Middlesbrough Greyhound Track
Eight thousand people turned up to watch the first greyhound race at Middlesbrough on 19th May 1928 won by a greyhound called Just Alone over 500 yards. Seven races were held including two hurdle races. Handicap races would soon follow which remain very popular even to this day in the North of England and Scotland.
The idea of constructing a track in Middlesbrough came from Jack French and a local company were formed called the National Greyhounds Middlesbrough Ltd. The eleven acre site, a collection of allotments was transformed into a greyhound track with a circumference of 412 yards with a Mono-Rail type hare running on a bogey which would eventually be replaced by an ‘Inside Sumner’ in 1939.
The stadium had been built in an area called Ayresome south of the River Tees and directly south of the Tees marshalling Yard Railways and Stockton Road Tramway. Speedway also arrived during 1928 just three months after the dogs on 23rd August.
The stadium received the name of Cleveland Park and offered quite basic facilities; there were two enclosures both featuring members clubs, one on the home straight and another slightly larger one on the back straight. Between the first and second bends was the hare control and between the third and fourth bends was the tote control which opened later in 1936. The stewards box and offices were situated on the home straight before the first bend.
A greyhound called Cheerful Chinaman won his first race on 20 August 1928 and would go on to win an incredible 138 races from 452 outings when retiring on 21 November 1934. A record believed to be still held today. The first track champion was a greyhound called Brilliant Gambler an Irish import that held the track records over 470 & 650 yards. He won seven races and finished second five times in his first 15 races.
In 1938 all greyhounds were owned by the company after privately owned greyhounds were phased out, many tracks felt it was easier to foil doping plots this way. Distances soon changed to 288, 500, 518 & 700 yards. Totalisator turnover during 1946 equated to £656,386 and one year later £384,632, the same year in which the new Electro-Mechanical tote was installed.
In 1956 there was a famous triple dead heat between Law Maker, Red Bay and Spinach Lad in 30.36 over 518 yards, a fine grading achievement by racing Manager R W Burns. The feat was repeated three years later when Quarry Tanist, Sandboy & Skip Me crossed the line together on 12 July 1959.
A big feather in the cap for the track arrived in 1961 when it hosted a heat of the prestigious BBC Sportsview Television trophy over 880 yards and a hurdle race was run for the first time at the track since 1938. The successful staging of the BBC heat resulted in another heat being awarded in 1964. Throughout the sixties the track enjoyed regular Wednesday & Saturday night racing. The resident trainers were Harry Gendle & K Nelson, the principal event was the Cleveland Stayers Championship and amenities on offer to the public included four bars and three cafes. The NGRC clearly liked Middlesbrough awarding the Stewards Cup in 1968.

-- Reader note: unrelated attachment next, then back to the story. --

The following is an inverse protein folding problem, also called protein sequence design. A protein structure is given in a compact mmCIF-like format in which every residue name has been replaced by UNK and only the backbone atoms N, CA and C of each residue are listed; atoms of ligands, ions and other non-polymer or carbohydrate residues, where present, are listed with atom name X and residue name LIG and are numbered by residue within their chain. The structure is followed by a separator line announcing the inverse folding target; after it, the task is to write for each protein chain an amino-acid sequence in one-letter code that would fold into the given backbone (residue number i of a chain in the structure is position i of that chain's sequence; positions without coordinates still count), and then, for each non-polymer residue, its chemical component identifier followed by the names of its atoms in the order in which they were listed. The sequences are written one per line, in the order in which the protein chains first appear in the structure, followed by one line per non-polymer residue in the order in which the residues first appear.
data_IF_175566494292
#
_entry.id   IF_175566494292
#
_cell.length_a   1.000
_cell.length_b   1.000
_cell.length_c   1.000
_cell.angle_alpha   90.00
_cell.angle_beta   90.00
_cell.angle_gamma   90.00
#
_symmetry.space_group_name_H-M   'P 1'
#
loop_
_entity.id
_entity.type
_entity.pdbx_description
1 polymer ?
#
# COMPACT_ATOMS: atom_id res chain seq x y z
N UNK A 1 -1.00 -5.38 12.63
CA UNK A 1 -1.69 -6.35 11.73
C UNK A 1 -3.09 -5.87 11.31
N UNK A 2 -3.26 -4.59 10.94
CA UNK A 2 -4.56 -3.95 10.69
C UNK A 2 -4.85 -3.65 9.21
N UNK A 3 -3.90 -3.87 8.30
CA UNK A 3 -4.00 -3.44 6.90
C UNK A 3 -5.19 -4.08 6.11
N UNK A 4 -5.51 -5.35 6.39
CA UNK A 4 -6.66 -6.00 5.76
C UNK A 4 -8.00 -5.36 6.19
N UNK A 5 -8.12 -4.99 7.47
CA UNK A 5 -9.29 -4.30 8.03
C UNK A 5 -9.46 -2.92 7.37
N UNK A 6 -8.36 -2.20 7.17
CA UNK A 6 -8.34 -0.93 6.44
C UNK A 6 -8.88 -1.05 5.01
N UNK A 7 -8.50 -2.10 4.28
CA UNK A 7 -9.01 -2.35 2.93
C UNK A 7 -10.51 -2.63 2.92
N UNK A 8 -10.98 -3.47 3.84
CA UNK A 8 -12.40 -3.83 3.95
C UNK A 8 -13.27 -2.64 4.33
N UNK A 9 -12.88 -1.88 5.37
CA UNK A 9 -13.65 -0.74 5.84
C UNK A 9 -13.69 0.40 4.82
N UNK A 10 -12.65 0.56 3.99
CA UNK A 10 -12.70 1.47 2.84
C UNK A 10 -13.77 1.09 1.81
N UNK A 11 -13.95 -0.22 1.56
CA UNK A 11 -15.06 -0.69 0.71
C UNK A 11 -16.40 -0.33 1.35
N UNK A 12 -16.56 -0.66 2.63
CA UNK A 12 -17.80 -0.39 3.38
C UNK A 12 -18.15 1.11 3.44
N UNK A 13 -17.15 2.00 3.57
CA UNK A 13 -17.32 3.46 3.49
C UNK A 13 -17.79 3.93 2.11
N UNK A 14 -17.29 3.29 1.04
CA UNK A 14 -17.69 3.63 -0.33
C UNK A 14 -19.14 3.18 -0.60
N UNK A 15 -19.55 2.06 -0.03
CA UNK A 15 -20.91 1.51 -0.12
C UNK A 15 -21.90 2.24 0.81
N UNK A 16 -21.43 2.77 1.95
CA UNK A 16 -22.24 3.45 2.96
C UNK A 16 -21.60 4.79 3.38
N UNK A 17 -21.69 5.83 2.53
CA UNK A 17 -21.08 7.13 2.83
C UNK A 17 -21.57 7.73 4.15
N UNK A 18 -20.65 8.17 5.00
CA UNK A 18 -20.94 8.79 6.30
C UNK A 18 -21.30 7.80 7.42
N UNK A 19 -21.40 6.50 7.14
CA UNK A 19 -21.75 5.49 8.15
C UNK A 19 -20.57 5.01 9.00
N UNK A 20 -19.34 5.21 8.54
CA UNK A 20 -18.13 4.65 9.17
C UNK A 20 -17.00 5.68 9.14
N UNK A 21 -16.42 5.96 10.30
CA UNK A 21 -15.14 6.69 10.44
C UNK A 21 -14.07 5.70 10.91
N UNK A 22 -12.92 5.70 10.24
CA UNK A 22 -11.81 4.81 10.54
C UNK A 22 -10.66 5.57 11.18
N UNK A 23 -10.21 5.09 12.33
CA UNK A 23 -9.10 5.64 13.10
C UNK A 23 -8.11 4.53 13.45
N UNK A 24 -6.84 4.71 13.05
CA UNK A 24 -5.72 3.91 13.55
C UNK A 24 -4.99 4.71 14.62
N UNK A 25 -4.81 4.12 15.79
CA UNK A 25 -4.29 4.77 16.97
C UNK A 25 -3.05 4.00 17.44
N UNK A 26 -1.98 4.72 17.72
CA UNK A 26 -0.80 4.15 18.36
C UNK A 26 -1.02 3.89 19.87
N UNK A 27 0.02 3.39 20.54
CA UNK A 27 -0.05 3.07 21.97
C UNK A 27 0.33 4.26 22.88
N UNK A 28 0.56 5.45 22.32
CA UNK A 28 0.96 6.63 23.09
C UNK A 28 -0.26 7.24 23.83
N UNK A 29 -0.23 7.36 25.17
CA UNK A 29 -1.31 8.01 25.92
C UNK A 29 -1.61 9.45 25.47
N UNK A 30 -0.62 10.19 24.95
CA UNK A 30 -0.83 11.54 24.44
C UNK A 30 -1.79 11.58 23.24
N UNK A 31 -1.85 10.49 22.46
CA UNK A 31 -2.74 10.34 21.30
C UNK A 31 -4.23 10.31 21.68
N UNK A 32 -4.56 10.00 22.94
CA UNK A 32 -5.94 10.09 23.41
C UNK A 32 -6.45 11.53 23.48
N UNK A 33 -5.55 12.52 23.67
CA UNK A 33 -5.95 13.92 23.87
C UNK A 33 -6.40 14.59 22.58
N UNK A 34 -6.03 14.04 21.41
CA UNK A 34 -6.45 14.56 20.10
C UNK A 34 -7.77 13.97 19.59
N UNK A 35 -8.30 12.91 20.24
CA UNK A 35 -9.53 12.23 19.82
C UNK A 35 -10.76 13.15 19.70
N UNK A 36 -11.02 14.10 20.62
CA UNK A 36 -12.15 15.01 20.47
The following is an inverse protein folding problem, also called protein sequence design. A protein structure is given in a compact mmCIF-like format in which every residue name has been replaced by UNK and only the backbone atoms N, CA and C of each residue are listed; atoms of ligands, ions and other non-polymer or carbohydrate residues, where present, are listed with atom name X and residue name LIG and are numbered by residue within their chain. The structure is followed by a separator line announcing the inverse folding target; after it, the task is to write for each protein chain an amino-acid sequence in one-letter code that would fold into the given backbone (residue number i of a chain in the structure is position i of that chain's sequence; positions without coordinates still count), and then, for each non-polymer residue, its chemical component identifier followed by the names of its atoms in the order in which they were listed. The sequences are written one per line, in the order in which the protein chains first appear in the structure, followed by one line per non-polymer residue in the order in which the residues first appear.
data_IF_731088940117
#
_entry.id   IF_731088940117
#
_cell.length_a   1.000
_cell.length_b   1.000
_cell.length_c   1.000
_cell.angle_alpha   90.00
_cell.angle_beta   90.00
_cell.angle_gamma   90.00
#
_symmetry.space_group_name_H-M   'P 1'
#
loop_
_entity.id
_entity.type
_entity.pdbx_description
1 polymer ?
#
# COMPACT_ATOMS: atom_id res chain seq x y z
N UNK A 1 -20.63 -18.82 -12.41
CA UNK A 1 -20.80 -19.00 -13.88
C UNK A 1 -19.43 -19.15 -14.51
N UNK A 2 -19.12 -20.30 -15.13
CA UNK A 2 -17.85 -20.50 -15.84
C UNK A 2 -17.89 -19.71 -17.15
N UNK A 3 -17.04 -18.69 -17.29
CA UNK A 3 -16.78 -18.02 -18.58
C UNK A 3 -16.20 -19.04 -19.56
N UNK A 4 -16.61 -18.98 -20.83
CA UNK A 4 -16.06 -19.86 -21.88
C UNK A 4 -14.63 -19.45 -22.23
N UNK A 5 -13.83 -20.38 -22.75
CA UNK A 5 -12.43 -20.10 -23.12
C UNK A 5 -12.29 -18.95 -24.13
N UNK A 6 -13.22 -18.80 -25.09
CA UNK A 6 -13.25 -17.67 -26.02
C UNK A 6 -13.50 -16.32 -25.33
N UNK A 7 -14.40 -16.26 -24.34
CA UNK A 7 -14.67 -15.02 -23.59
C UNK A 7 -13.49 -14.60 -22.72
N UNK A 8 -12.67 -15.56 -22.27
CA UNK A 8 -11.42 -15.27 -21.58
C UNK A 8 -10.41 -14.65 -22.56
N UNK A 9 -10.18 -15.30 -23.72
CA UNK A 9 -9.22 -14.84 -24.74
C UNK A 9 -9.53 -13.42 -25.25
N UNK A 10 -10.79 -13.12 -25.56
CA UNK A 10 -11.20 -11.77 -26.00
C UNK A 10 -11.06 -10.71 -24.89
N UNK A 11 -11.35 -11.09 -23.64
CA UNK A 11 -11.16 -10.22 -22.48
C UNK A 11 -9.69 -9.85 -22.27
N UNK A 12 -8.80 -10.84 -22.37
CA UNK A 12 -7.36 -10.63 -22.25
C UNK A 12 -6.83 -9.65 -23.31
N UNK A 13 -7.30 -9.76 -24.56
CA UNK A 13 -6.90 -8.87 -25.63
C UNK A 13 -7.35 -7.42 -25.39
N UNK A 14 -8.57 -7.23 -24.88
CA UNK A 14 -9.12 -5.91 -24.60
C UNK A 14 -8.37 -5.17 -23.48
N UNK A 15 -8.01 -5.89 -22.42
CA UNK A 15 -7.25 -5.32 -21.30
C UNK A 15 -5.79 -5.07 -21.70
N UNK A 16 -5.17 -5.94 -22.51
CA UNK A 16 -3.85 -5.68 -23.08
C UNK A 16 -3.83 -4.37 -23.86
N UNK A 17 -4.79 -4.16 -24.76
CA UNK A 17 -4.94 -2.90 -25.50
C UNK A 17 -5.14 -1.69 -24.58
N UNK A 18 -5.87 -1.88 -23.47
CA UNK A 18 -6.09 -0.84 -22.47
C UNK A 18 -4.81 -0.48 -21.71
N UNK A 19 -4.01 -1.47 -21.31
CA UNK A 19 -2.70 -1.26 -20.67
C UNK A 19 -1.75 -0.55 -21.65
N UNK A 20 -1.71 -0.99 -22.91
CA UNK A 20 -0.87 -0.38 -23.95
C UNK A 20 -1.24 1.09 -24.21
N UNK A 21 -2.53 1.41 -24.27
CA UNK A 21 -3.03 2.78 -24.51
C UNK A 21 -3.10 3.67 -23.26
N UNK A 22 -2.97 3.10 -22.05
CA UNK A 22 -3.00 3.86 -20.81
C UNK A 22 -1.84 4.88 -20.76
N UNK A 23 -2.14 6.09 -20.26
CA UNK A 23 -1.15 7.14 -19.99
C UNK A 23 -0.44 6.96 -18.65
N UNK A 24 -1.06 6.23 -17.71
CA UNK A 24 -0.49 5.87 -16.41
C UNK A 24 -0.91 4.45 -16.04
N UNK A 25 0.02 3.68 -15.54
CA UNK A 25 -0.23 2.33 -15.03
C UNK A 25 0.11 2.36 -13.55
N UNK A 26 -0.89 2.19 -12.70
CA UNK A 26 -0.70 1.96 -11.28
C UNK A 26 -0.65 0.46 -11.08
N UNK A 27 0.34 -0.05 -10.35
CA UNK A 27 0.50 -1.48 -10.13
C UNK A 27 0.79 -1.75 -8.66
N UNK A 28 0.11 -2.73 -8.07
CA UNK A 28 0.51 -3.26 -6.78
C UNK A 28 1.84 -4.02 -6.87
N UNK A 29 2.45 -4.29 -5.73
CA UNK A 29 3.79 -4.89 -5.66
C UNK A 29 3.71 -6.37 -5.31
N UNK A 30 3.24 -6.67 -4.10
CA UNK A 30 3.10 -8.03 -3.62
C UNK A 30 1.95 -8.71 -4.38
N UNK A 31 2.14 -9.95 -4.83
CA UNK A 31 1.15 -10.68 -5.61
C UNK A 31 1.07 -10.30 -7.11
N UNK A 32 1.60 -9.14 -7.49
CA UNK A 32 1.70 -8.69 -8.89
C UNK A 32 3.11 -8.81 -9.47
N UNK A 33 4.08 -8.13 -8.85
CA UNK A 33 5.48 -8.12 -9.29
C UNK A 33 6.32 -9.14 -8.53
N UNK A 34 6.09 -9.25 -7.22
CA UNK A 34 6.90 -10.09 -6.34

When Vic Abbott had replaced R W Burns as Racing Manager the decision was taken in 1967 to sand the bends following the example of many other tracks. Eventually the entire track would be sand but not until 1984. In 1973 a greyhound called Atlantic Flight seta local record of eight consecutive wins but more worryingly was the extensive construction around the track as the A19 viaduct and A66 trunk roads were beginning to dwarf the track.
During 1978 Harry Gendle retired after 46 years as a trainer at the track. The only record big race win by a Middlesbrough hound came in 1982 when the terrific hurdler and Irish Grand National champion Face The Mutt won the Scottish Grand National for trainer Reece before moving to Norah McEllistrim at Wimbledon the same year and completed the set after taking the English Grand National.
In 1985 there was serious arson attack and the main stand was destroyed, this was followed by Ross Searle taking over as Racing Manager from Vic Abbott. In 1987 the track hosted auctions for the first time and one year later celebrated its 60th year in operation. During 1990 the track suffered an exodus of trainer because a revamped Sunderland had opened but new Racing Manager John Taylor did his best to stem the tide.
In September 1996 the site was sold and sadly the track was demolished to make way for the Macmillan City Technology College extension and ended up being part of the MacMillan Academy and now part of the Goals soccer centre football pitches (1° 15′ 52.846″W 54° 33′ 54.036″N).